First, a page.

Cyndi Souder




Cyndi Souder




Cyndi Souder


Karen Musgrave

Interview Date



Annandale, Virginia


Kim Greene


Karen Musgrave (KM): This is Karen Musgrave and I'm conducting a Quilters' S.O.S. - Save Our Stories interview with Cyndi Zacheis Souder. Cyndi is in Annandale, Virginia, and I'm in Naperville, Illinois. so we are conducting this interview over the telephone. Today's date is March 26, 2009. It is now 9:11 in the morning. Cyndi thank you so much for taking time out of your day to talk with me.

Cyndi Zacheis Souder (CS): Oh Karen, thanks for the opportunity.

KM: You are more than welcome. Please tell me about your quilt “Feverfew."

CS: “Feverfew" was a lot of fun to make. I was involved in the Healing Quilts in Medicine project and we were asked to choose a quilt to do for the project that was either a plant or some sort of organism that was used in cancer treatments or was being researched for the potential of cancer treatments. I chose “Feverfew" because it was being researched for cancer treatments, but it was also being researched as a possible treatment for migraines. I get migraines, so it resonated with me that [laughs.] they should be researching everything that they can for both causes. That is why I chose that particular topic. What would you like me to say about Healing Quilts in Medicine?

KM: Anything you would like to share. How did you get involved?

CS: Excellent, excellent. Ages ago a friend of mine, Linda Cooper, was taking classes with Judy House. Judy was teaching at a local quilt shop, the Quilt Patch. She was teaching art quilt study groups and Linda kept saying to me, 'You've got to take this class. You've got to take this class. You are going to love the teacher. This is fabulous.' I didn't know Judy House and it didn't occur to me that it was something that I needed to put very high on my priority list. I kept saying, 'Yes, I will,' but I was working full time and life intrudes when you have a to-do list. So finally I did get into the class after much cajoling from Linda Cooper and I'm so glad that I did. I joined the class, met Judy, and in that class met Lisa Ellis, which is where our friendship began.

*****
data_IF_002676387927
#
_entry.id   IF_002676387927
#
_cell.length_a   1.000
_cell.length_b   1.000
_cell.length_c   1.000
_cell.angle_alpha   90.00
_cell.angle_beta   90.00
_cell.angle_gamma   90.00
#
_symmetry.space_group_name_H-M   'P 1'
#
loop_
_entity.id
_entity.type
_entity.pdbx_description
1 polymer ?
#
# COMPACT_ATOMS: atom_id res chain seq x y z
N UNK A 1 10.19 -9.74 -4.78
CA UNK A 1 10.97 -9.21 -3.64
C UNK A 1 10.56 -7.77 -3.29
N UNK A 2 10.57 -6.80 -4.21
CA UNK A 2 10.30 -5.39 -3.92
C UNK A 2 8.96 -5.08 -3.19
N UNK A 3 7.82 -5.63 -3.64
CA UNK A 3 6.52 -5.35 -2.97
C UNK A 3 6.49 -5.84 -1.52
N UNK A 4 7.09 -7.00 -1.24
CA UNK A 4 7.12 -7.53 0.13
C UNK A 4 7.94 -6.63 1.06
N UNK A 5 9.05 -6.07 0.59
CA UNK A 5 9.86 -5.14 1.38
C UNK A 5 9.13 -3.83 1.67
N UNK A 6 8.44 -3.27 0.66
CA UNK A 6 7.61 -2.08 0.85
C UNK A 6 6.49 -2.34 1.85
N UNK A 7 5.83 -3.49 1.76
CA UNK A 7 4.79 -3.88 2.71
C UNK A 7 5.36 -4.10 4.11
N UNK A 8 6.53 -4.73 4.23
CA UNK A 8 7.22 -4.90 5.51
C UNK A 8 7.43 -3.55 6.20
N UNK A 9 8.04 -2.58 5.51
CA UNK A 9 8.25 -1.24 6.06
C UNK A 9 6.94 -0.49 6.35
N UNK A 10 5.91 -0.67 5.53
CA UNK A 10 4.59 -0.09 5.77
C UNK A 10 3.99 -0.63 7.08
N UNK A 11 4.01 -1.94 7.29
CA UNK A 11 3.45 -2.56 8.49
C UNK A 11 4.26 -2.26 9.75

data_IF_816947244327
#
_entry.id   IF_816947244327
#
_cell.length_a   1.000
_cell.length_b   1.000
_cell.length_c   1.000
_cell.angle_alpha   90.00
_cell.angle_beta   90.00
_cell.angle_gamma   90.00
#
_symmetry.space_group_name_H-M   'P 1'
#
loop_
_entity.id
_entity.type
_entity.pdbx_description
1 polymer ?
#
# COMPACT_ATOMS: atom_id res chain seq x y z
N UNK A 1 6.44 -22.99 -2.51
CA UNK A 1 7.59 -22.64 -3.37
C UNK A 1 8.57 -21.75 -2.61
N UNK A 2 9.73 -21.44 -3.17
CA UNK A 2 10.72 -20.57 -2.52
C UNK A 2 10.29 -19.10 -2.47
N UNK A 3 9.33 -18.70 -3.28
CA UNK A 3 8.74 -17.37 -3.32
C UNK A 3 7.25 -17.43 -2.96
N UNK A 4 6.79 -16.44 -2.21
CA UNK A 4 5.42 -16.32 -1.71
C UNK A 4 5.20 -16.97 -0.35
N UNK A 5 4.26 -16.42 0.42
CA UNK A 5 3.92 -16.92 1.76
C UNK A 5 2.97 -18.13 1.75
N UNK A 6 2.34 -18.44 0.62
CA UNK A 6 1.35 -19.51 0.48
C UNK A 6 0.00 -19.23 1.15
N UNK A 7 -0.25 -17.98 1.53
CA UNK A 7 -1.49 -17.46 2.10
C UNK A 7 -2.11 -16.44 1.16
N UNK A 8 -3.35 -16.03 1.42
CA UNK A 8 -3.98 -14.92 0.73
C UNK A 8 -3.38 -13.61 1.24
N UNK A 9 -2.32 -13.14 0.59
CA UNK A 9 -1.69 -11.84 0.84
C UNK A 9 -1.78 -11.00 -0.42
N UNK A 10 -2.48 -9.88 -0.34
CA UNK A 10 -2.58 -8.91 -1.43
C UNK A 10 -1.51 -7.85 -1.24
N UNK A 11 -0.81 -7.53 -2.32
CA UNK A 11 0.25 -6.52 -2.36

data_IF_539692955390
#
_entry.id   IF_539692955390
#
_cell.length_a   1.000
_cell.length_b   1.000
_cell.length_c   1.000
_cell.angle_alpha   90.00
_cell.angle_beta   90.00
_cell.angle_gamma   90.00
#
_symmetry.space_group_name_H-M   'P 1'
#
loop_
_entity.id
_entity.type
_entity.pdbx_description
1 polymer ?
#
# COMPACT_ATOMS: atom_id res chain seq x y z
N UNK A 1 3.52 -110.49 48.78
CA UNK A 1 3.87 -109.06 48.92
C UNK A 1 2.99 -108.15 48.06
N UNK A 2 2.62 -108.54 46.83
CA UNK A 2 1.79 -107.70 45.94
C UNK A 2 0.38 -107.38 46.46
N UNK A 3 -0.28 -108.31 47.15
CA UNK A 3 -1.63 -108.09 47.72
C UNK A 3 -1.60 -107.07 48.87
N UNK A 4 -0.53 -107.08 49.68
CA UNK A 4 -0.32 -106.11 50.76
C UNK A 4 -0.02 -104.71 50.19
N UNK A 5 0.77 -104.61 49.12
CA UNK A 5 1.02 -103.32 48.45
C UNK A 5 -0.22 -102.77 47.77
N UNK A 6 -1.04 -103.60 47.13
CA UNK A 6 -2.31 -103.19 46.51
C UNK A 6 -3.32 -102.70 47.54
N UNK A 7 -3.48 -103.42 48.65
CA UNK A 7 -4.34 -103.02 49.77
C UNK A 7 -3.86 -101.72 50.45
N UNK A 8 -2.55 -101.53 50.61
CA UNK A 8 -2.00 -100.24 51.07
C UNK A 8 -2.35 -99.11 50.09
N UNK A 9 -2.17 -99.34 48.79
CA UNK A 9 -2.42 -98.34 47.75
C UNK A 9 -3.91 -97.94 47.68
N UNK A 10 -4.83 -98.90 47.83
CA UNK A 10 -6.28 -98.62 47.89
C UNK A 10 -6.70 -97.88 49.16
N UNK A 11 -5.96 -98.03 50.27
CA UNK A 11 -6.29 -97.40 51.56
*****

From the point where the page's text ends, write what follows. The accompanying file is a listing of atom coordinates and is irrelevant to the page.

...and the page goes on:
As an outgrowth of that class, I was invited to join Healing Quilts in Medicine project. Judy House was battling cancer at that point, alternating between breast cancer and ovarian cancer. She wanted to do a project that would put a collection of art quilts into the Walter Reed Army Medical Center on the Oncology floor so that folks who were there would have an opportunity to not only to learn, because yes, you do learn when you read the Artist Statements about each of the organisms and plants, but also to have something that would make their waiting time a little more pleasant. Judy would say (and I quite agree), 'Cancer is about waiting.' You are waiting for results. You are waiting for tests. You are waiting to see doctors. It is very much a situation where you hurry up to get there and then you just wait. I experienced this with my sister when I was with her through her bout with ovarian cancer and then when Judy said, 'Cancer is about waiting,' it resonated. When Judy invited me to join the project I was honored ? surprised and honored. She invited people to join the project; it was not a volunteer kind of situation. When I showed up for the first meeting, I saw Lisa there. I knew her only from class and we connected.